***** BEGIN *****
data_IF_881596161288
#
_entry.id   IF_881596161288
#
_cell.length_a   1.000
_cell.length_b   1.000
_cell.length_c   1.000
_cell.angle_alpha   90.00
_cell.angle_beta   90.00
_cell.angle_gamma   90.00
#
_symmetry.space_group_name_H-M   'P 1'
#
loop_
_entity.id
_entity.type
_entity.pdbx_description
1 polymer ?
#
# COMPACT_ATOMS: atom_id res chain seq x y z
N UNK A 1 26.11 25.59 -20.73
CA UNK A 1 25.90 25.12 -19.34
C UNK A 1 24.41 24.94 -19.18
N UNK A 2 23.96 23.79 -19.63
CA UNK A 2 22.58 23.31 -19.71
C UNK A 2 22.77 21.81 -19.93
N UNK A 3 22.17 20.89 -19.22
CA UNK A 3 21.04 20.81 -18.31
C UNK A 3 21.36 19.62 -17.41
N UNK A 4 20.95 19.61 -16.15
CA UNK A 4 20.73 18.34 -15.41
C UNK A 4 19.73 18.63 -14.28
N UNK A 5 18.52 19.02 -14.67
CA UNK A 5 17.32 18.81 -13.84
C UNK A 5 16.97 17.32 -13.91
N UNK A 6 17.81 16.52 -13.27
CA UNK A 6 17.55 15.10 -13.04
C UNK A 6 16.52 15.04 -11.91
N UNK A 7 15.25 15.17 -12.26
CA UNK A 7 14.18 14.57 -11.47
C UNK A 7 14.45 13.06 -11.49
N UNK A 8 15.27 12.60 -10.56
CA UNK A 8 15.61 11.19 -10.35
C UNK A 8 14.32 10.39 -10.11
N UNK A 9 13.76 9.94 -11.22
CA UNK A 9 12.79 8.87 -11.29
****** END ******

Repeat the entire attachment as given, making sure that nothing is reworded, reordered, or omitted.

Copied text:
data_IF_881596161288
#
_entry.id   IF_881596161288
#
_cell.length_a   1.000
_cell.length_b   1.000
_cell.length_c   1.000
_cell.angle_alpha   90.00
_cell.angle_beta   90.00
_cell.angle_gamma   90.00
#
_symmetry.space_group_name_H-M   'P 1'
#
loop_
_entity.id
_entity.type
_entity.pdbx_description
1 polymer ?
#
# COMPACT_ATOMS: atom_id res chain seq x y z
N UNK A 1 26.11 25.59 -20.73
CA UNK A 1 25.90 25.12 -19.34
C UNK A 1 24.41 24.94 -19.18
N UNK A 2 23.96 23.79 -19.63
CA UNK A 2 22.58 23.31 -19.71
C UNK A 2 22.77 21.81 -19.93
N UNK A 3 22.17 20.89 -19.22
CA UNK A 3 21.04 20.81 -18.31
C UNK A 3 21.36 19.62 -17.41
N UNK A 4 20.95 19.61 -16.15
CA UNK A 4 20.73 18.34 -15.41
C UNK A 4 19.73 18.63 -14.28
N UNK A 5 18.52 19.02 -14.67
CA UNK A 5 17.32 18.81 -13.84
C UNK A 5 16.97 17.32 -13.91
N UNK A 6 17.81 16.52 -13.27
CA UNK A 6 17.55 15.10 -13.04
C UNK A 6 16.52 15.04 -11.91
N UNK A 7 15.25 15.17 -12.26
CA UNK A 7 14.18 14.57 -11.47
C UNK A 7 14.45 13.06 -11.49
N UNK A 8 15.27 12.60 -10.56
CA UNK A 8 15.61 11.19 -10.35
C UNK A 8 14.32 10.39 -10.11
N UNK A 9 13.76 9.94 -11.22
CA UNK A 9 12.79 8.87 -11.29